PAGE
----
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 Place de l’Opéra

Place de l’Opéra

Charles C. Fulton was one of the incomprehensibly rich American tourists who invaded Paris two years after the twin calamities of the Franco-Prussian War and the fall of the Second Empire. In 1871, the city was ruined by Prussian bombardment and the Commune of Paris revolution, both responsible for destroying and damaging many public buildings. It is therefore surprising that Fulton never mentions the wounds Paris had sustained. In the two years that followed, Paris seems to have risen from the ashes to dazzle the foreigners as it did under the reign of Napoleon III.

Excerpt from Europe Viewed Through American Spectacles by Charles C. Fulton.

Paris, August 18, 1873

It is not an easy matter at this late day to write letters from Paris that will interest and instruct. It is a city which everybody is familiar with, it having been so often described, and its attractions and beauties so vividly spread before the general reader that it would almost seem like undertaking to write something new about Baltimore. We have visited it so often, and ridden and walked through its multifarious thoroughfares until all its crooks and turns are as familiar to us as those of any of our leading American cities. Still there is something about Paris that makes it always appear bright, gay, and sparkling to the visitor.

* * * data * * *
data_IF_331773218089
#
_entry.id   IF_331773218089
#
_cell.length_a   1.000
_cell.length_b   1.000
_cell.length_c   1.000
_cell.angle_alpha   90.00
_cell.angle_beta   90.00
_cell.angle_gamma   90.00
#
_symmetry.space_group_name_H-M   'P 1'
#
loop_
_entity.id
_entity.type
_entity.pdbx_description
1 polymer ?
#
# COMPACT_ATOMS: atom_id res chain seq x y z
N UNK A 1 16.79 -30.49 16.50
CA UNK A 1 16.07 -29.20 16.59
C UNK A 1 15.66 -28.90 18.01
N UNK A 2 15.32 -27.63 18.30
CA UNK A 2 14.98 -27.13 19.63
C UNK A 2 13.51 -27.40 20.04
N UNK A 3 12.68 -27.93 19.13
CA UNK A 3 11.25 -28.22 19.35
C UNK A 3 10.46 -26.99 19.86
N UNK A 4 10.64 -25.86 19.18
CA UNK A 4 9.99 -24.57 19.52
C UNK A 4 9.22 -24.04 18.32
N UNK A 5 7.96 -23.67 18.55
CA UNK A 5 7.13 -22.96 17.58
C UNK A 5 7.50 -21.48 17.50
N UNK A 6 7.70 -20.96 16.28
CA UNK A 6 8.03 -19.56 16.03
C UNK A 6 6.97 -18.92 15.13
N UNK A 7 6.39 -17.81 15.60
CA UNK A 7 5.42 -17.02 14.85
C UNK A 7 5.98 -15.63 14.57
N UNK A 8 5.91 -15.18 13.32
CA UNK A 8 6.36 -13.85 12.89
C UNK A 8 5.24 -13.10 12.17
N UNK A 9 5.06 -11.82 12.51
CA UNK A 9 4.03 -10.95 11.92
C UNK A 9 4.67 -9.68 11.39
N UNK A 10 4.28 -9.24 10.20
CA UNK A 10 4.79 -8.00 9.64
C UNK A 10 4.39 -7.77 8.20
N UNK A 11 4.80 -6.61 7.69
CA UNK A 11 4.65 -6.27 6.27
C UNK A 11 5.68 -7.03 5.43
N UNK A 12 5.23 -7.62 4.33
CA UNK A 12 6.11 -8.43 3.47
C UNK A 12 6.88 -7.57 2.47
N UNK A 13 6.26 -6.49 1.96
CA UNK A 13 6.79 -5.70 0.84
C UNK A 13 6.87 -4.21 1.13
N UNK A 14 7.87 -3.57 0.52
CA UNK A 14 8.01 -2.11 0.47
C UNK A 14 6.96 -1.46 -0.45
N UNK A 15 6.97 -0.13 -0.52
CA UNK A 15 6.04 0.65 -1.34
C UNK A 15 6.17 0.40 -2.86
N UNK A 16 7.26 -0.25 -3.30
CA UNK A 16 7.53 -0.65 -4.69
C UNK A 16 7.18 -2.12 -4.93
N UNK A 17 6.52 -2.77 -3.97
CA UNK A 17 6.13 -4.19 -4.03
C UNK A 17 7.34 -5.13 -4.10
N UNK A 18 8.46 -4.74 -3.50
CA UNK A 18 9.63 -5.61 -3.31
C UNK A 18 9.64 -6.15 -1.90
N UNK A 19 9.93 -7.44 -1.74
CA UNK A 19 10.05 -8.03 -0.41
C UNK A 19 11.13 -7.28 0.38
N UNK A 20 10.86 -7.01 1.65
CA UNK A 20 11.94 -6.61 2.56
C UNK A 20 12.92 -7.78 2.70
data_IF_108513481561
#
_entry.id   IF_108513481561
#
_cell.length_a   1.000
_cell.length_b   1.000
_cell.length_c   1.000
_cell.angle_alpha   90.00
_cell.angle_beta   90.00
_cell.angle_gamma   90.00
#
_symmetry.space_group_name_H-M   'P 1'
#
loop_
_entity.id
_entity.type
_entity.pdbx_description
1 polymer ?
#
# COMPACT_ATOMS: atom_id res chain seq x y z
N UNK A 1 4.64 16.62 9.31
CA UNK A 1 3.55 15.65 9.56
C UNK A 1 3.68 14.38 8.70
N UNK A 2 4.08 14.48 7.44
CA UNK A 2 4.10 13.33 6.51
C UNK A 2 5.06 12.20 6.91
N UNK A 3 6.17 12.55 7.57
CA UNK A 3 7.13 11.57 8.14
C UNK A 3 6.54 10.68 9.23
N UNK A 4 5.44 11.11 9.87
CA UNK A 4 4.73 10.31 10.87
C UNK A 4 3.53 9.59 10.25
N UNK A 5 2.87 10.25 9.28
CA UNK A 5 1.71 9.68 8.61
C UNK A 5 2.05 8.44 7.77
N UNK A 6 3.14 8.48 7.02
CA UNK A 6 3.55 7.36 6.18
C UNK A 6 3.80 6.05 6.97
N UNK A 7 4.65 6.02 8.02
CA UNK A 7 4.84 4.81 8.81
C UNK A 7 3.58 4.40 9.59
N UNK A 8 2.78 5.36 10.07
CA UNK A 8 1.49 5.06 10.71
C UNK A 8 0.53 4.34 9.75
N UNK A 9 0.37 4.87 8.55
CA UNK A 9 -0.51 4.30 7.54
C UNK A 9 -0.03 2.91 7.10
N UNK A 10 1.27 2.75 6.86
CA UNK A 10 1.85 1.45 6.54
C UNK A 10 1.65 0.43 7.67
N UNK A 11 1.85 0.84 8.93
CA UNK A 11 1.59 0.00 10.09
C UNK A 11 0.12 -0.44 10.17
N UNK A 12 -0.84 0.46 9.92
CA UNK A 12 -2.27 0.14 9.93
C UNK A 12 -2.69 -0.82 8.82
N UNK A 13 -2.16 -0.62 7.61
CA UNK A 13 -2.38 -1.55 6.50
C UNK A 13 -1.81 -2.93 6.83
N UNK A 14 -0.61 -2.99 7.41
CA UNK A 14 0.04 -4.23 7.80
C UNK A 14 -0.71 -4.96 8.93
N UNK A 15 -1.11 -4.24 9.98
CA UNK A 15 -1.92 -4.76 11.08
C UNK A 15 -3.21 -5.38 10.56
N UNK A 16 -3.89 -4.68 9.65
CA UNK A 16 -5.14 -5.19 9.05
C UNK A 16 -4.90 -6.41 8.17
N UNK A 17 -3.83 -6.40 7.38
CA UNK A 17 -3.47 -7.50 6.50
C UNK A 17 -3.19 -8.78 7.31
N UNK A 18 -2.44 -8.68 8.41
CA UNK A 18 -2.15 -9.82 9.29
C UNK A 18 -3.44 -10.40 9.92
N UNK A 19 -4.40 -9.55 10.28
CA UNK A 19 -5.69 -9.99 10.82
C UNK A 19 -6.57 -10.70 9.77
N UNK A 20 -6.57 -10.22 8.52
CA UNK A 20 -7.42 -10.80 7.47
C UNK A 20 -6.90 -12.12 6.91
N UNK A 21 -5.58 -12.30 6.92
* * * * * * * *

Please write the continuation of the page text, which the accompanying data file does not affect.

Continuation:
The Parisian does not worship the “dust of ages” or take pride in smoked and begrimed walls as the Londoner does. If he has anything that is handsome he tries to make it handsomer. He is always rubbing, scrubbing, and polishing old things, or tearing them down to make room for something new and more beautiful. The four handsome clusters of gas-lamps in the centre of the Place de l’Opéra are not only kept as bright and elegant as the day they were put up, but the elaborate bronze lamp-posts are polished with as much regularity as the glasses of the lamps. If the slightest defect is observed in one stone in the street, it is relaid or replaced by a new one; and if a flaw in the asphaltum as large as a man’s hand is discovered, a repairing party is at work in a few hours, and the defect removed. Every tenant is held responsible for the cleanliness of the street before his door, and neither dirt nor rubbish of any kind is permitted. As in public matters, so also is those of private concern. They never allow their houses or store fronts to become dull or dingy. They are always arranging and rearranging the goods in their windows and striving to make them more attractive. All these scores of miles of boulevards are planted with sycamore trees. When they plant trees they take good care that they shall have a fair chance to grow, and they are all flourishing beautifully. Around each tree an iron grating, extending three feet each way, is inserted in the pavement, in order that its roots may have breathing-room and water. There are hundreds of thousands of these trees all thus planted, and all tended and watered by the city authorities. If one should happen to die, a tree of similar size is brought to take its place, that the uniformity may be unbroken. These trees are the pride of Paris, and are yearly becoming more serviceable as a shade to the broad sidewalks as well as a grand ornament to the boulevards.